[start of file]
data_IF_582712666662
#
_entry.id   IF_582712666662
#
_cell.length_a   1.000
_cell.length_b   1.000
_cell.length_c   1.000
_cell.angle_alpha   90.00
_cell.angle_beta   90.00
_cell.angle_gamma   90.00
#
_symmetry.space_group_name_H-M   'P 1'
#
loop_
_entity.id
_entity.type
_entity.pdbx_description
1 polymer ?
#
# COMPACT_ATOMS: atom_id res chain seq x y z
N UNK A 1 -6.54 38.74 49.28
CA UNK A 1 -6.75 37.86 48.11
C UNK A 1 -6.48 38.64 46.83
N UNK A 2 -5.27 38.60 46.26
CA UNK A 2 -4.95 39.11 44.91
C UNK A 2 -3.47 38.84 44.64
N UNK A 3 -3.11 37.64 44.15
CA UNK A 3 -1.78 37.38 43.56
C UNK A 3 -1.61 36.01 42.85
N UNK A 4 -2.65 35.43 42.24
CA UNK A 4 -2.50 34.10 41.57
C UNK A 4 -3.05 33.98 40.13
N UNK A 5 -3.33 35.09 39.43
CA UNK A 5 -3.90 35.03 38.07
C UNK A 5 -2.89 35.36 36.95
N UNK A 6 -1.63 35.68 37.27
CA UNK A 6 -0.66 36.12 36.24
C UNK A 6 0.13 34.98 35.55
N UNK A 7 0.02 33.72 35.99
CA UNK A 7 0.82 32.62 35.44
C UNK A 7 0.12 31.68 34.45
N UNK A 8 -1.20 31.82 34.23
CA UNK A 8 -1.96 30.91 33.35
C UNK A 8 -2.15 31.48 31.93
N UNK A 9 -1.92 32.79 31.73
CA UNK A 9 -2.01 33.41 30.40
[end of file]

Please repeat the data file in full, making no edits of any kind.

data_IF_582712666662
#
_entry.id   IF_582712666662
#
_cell.length_a   1.000
_cell.length_b   1.000
_cell.length_c   1.000
_cell.angle_alpha   90.00
_cell.angle_beta   90.00
_cell.angle_gamma   90.00
#
_symmetry.space_group_name_H-M   'P 1'
#
loop_
_entity.id
_entity.type
_entity.pdbx_description
1 polymer ?
#
# COMPACT_ATOMS: atom_id res chain seq x y z
N UNK A 1 -6.54 38.74 49.28
CA UNK A 1 -6.75 37.86 48.11
C UNK A 1 -6.48 38.64 46.83
N UNK A 2 -5.27 38.60 46.26
CA UNK A 2 -4.95 39.11 44.91
C UNK A 2 -3.47 38.84 44.64
N UNK A 3 -3.11 37.64 44.15
CA UNK A 3 -1.78 37.38 43.56
C UNK A 3 -1.61 36.01 42.85
N UNK A 4 -2.65 35.43 42.24
CA UNK A 4 -2.50 34.10 41.57
C UNK A 4 -3.05 33.98 40.13
N UNK A 5 -3.33 35.09 39.43
CA UNK A 5 -3.90 35.03 38.07
C UNK A 5 -2.89 35.36 36.95
N UNK A 6 -1.63 35.68 37.27
CA UNK A 6 -0.66 36.12 36.24
C UNK A 6 0.13 34.98 35.55
N UNK A 7 0.02 33.72 35.99
CA UNK A 7 0.82 32.62 35.44
C UNK A 7 0.12 31.68 34.45
N UNK A 8 -1.20 31.82 34.23
CA UNK A 8 -1.96 30.91 33.35
C UNK A 8 -2.15 31.48 31.93
N UNK A 9 -1.92 32.79 31.73
CA UNK A 9 -2.01 33.41 30.40